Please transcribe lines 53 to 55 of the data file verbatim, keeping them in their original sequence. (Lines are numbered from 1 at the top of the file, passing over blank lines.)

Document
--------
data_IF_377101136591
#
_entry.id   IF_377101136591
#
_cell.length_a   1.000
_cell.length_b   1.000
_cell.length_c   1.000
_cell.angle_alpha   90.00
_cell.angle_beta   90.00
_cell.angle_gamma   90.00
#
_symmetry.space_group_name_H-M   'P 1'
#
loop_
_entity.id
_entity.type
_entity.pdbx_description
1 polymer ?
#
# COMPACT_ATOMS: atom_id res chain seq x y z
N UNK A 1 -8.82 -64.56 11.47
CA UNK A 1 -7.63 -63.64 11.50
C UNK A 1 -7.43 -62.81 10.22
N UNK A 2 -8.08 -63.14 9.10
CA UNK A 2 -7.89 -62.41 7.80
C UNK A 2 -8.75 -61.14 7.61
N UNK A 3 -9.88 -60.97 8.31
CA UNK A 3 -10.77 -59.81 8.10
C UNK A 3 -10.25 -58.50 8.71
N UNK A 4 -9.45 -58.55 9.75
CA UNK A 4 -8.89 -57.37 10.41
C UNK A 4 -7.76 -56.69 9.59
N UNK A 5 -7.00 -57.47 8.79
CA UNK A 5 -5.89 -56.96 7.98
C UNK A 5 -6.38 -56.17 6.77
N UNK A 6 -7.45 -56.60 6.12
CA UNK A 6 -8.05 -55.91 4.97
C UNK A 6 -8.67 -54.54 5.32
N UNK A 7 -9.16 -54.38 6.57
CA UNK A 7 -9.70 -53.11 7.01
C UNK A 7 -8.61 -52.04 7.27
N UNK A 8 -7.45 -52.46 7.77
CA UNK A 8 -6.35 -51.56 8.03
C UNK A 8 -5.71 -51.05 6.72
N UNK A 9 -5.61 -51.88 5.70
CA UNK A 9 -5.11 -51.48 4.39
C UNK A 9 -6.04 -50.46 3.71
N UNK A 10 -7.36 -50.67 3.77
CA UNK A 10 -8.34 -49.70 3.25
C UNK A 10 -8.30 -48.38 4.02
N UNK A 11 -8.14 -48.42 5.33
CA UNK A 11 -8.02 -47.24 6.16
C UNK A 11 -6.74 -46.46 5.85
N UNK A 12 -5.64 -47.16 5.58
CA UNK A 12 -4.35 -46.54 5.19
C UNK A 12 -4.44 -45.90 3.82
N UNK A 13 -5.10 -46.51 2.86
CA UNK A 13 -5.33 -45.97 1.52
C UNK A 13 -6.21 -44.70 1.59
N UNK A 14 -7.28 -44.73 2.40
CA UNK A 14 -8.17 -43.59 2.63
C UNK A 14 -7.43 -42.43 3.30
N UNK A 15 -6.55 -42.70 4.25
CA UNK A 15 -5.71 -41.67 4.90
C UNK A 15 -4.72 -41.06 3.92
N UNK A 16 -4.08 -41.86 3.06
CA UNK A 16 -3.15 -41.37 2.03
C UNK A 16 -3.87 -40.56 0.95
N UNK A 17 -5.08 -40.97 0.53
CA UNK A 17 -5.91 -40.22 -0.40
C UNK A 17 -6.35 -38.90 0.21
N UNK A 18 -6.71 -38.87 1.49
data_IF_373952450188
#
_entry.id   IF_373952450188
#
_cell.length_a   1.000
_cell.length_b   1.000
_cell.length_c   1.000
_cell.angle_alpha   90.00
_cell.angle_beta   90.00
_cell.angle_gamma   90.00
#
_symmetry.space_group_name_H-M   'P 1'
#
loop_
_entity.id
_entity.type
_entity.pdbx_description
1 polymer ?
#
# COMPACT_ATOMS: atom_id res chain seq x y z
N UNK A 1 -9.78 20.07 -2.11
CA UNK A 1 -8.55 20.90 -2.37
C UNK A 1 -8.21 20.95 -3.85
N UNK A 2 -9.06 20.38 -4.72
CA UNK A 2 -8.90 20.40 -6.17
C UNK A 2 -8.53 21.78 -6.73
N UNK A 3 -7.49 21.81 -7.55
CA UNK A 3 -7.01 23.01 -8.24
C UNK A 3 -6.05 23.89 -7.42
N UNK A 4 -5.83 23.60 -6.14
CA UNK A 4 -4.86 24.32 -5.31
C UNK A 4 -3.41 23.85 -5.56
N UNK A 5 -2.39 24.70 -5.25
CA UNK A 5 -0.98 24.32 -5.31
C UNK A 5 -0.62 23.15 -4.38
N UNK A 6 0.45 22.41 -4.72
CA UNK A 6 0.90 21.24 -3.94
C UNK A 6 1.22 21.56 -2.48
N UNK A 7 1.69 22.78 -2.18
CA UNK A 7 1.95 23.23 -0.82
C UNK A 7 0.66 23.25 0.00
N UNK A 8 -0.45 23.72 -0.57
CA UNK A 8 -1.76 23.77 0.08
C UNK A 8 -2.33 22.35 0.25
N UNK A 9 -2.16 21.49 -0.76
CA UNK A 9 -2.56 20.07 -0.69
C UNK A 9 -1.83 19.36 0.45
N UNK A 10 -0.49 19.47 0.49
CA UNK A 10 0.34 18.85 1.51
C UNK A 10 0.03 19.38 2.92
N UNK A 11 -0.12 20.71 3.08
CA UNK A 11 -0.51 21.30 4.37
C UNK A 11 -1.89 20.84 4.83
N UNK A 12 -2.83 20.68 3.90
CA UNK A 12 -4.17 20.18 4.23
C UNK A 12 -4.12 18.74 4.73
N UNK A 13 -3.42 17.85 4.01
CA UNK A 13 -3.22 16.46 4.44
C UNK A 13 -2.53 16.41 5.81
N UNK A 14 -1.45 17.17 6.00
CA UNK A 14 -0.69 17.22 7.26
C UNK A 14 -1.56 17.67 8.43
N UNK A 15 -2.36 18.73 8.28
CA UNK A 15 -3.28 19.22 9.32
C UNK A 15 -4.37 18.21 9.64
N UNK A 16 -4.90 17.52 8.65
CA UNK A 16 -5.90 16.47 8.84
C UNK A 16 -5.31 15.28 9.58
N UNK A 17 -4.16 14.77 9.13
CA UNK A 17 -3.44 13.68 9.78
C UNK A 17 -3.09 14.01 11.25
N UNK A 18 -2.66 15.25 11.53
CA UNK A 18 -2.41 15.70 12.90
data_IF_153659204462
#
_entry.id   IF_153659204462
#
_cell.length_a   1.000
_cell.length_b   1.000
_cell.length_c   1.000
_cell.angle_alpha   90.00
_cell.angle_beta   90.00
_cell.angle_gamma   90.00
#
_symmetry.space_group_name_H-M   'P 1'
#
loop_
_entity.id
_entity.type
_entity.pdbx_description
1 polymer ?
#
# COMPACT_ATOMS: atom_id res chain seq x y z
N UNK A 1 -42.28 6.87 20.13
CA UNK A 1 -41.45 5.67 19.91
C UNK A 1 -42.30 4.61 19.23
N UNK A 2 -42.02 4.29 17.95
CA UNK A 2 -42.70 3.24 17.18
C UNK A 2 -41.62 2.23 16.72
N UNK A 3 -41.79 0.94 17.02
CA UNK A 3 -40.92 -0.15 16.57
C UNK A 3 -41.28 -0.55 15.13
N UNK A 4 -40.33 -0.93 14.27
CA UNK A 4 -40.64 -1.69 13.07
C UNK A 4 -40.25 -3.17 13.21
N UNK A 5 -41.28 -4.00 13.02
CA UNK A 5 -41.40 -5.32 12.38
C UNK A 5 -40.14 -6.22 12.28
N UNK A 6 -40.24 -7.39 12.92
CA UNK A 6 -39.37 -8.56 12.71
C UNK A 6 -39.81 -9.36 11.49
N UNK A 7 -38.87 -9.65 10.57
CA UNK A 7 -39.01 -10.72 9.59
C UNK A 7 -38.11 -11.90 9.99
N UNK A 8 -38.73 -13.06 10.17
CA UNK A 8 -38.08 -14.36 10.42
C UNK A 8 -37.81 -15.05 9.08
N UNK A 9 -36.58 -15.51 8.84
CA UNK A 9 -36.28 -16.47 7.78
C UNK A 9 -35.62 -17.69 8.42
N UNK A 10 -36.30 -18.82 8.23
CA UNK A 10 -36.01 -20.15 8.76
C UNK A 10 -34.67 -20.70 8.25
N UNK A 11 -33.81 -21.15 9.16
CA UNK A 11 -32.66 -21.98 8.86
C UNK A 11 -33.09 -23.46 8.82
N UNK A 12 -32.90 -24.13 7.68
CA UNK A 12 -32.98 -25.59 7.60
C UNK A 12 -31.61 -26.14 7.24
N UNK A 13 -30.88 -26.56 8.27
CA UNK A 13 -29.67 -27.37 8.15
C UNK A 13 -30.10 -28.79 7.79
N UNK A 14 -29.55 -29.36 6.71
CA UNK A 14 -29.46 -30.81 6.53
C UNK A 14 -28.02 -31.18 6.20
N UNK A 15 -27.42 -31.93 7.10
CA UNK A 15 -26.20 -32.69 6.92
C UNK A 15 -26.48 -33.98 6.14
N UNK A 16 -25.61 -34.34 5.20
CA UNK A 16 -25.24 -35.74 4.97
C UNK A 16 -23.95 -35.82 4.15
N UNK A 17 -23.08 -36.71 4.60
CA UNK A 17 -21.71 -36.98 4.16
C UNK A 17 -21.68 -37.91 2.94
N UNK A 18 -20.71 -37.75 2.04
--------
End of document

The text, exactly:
C UNK A 11 -6.74 -46.46 5.85
N UNK A 12 -5.64 -47.16 5.58
CA UNK A 12 -4.35 -46.54 5.19